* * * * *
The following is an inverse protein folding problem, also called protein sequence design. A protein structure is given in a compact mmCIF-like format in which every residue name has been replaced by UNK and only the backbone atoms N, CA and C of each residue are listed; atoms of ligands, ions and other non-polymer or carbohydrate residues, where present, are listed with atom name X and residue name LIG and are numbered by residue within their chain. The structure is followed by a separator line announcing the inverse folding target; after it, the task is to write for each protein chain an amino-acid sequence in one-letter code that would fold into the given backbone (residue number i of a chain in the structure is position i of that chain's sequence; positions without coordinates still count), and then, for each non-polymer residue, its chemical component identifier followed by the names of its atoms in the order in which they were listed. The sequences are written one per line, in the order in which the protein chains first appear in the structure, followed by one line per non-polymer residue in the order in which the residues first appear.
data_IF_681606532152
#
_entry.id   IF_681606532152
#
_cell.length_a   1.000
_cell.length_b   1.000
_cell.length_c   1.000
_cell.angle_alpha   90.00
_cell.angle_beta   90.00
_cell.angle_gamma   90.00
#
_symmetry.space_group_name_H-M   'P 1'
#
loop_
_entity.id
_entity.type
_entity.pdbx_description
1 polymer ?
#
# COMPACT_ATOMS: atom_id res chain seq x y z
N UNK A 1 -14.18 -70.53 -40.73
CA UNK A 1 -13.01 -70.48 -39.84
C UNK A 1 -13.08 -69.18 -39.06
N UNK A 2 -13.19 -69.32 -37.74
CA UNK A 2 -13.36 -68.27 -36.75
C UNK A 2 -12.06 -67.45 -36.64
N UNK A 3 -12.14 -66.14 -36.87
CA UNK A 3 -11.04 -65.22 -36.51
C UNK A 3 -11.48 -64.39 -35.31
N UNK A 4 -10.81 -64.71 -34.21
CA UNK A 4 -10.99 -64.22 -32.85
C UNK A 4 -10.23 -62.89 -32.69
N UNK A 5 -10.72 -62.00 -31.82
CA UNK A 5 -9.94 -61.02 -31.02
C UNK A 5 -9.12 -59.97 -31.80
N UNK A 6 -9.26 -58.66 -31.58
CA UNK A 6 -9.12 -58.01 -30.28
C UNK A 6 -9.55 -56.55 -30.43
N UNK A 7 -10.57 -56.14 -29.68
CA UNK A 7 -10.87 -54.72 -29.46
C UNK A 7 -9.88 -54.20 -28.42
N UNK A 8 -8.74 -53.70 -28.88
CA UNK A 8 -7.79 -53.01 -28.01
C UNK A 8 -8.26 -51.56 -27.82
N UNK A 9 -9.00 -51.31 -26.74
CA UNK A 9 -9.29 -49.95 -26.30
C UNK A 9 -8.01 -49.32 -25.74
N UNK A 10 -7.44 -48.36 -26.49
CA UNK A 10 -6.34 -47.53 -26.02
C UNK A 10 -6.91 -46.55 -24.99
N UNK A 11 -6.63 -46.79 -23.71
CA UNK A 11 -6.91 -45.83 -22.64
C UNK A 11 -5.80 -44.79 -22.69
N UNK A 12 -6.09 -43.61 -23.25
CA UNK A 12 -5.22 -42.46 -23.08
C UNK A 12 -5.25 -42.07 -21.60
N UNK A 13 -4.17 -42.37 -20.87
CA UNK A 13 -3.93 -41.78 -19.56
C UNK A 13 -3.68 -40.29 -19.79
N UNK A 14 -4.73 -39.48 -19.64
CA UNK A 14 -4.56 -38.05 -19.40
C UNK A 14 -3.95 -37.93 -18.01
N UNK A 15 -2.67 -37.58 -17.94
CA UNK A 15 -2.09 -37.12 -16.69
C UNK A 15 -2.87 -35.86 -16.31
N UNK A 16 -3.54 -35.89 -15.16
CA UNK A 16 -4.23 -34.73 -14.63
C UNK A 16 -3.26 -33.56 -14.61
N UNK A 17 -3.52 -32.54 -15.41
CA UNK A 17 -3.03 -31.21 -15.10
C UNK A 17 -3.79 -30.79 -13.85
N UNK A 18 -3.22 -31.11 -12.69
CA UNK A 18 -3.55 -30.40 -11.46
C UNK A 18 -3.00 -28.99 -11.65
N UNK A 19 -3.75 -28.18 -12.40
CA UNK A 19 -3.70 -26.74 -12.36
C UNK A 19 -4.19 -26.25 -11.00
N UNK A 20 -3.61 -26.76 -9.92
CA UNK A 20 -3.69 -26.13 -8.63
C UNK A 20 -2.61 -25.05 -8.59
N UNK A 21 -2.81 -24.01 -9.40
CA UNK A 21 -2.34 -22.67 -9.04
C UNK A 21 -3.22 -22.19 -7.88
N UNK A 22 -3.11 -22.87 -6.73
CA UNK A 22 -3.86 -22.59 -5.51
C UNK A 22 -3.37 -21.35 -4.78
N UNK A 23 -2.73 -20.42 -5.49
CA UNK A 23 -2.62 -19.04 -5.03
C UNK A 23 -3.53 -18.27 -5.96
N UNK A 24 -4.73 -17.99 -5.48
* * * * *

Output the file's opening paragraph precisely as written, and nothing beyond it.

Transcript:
The following is an inverse protein folding problem, also called protein sequence design. A protein structure is given in a compact mmCIF-like format in which every residue name has been replaced by UNK and only the backbone atoms N, CA and C of each residue are listed; atoms of ligands, ions and other non-polymer or carbohydrate residues, where present, are listed with atom name X and residue name LIG and are numbered by residue within their chain. The structure is followed by a separator line announcing the inverse folding target; after it, the task is to write for each protein chain an amino-acid sequence in one-letter code that would fold into the given backbone (residue number i of a chain in the structure is position i of that chain's sequence; positions without coordinates still count), and then, for each non-polymer residue, its chemical component identifier followed by the names of its atoms in the order in which they were listed. The sequences are written one per line, in the order in which the protein chains first appear in the structure, followed by one line per non-polymer residue in the order in which the residues first appear.